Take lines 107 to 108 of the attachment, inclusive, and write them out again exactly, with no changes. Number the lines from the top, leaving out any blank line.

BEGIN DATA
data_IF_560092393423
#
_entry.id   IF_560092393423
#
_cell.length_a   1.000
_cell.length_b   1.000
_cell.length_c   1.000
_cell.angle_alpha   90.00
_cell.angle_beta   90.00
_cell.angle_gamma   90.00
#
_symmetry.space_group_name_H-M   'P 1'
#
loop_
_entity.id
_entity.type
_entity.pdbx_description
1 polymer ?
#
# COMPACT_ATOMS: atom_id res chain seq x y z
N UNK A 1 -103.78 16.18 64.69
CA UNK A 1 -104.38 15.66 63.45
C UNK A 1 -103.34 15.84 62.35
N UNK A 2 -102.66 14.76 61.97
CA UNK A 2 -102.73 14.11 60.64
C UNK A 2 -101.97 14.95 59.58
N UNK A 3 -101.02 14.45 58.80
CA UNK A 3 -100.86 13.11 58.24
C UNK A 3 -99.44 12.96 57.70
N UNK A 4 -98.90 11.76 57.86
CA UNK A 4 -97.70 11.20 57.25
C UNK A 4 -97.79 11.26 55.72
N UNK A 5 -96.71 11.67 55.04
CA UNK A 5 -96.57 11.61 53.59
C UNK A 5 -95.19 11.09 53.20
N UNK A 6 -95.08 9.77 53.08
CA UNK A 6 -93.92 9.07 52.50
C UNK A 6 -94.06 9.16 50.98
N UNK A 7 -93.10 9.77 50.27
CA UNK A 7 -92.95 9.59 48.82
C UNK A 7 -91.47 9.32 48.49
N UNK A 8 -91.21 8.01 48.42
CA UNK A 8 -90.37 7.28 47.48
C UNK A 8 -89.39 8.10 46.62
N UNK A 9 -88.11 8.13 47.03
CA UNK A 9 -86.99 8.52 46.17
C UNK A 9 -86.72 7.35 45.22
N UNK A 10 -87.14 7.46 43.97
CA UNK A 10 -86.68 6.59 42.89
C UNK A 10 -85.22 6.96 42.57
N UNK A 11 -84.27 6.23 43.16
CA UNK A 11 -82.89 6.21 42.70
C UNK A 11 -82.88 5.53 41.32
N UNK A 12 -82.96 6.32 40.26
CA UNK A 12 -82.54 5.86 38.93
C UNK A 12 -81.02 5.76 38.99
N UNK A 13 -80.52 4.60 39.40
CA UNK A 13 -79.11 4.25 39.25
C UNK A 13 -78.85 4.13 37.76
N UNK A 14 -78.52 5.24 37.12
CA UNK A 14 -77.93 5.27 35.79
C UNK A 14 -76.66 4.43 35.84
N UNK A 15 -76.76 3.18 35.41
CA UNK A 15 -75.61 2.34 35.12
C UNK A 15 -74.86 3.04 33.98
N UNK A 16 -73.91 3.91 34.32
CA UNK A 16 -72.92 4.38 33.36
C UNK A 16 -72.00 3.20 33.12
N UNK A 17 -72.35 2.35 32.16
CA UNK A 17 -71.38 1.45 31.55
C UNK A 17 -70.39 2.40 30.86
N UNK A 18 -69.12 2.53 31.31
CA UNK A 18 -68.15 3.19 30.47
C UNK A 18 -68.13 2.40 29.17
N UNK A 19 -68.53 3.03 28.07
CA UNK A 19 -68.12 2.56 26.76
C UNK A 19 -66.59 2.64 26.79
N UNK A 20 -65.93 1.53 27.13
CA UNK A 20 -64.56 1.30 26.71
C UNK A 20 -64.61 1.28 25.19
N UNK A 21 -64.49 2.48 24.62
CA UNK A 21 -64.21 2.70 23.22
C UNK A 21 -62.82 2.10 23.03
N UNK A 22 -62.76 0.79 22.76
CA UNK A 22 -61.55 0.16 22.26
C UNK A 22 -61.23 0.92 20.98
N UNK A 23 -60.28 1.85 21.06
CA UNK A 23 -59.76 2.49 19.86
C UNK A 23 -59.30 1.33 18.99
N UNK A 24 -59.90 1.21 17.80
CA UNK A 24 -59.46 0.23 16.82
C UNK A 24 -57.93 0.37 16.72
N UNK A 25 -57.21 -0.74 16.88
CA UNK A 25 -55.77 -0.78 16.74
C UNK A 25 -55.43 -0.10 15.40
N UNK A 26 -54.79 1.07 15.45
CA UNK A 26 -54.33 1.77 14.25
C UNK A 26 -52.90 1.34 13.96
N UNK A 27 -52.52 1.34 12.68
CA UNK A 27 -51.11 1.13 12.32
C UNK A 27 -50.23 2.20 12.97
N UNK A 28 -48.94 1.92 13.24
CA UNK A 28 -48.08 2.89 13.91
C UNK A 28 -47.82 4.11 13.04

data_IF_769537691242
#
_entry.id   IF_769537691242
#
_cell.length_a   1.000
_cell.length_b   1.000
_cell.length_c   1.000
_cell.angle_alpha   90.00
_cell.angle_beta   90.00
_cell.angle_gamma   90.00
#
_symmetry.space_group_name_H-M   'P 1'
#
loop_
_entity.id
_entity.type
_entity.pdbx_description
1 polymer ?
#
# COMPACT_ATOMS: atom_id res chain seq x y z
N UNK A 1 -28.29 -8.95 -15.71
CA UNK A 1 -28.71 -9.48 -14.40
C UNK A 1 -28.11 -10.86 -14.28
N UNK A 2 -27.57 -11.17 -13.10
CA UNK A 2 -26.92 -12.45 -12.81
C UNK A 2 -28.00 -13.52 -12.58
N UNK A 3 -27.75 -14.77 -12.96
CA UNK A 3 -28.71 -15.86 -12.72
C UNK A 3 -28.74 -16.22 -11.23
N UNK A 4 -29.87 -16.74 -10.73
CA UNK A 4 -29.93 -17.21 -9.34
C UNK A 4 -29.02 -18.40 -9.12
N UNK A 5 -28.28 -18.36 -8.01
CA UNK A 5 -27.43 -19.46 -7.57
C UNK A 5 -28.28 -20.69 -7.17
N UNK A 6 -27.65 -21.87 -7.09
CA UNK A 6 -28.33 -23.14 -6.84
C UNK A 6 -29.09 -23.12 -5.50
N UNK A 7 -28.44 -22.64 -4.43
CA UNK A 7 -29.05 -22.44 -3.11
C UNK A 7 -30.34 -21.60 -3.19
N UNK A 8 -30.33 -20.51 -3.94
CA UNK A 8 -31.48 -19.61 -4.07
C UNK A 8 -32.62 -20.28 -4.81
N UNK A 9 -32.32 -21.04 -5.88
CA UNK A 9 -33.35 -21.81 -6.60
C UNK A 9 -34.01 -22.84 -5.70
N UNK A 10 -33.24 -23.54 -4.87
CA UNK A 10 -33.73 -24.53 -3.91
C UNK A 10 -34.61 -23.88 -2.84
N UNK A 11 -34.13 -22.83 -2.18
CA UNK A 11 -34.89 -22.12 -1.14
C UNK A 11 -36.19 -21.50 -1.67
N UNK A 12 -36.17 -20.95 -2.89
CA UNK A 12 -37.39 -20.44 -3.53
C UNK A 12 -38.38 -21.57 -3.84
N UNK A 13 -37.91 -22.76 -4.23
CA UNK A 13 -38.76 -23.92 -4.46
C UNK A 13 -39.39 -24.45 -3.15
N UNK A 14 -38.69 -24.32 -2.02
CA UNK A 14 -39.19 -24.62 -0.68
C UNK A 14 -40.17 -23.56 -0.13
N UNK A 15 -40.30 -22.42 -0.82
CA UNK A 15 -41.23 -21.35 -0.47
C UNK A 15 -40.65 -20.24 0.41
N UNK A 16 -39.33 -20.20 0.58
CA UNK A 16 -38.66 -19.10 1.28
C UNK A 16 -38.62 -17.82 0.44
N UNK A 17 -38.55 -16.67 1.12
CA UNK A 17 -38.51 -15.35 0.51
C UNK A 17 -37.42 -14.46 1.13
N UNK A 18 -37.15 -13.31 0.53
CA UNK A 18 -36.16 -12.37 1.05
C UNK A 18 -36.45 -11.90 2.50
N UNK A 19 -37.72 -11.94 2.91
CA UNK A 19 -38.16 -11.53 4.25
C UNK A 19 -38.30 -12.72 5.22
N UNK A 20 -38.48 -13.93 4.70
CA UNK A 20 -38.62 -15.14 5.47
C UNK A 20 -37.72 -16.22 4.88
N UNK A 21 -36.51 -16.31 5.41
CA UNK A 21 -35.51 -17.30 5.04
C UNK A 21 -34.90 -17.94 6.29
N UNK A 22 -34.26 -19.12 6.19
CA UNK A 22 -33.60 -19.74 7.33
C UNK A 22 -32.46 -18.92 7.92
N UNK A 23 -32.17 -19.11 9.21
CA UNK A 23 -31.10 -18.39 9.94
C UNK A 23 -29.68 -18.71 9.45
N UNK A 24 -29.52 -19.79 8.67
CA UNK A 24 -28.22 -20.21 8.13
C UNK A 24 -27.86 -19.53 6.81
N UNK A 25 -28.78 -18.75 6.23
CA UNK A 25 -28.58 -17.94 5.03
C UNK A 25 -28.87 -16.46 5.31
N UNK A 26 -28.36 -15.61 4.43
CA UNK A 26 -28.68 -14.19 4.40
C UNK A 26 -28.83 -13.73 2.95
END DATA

_entry.id   IF_769537691242
#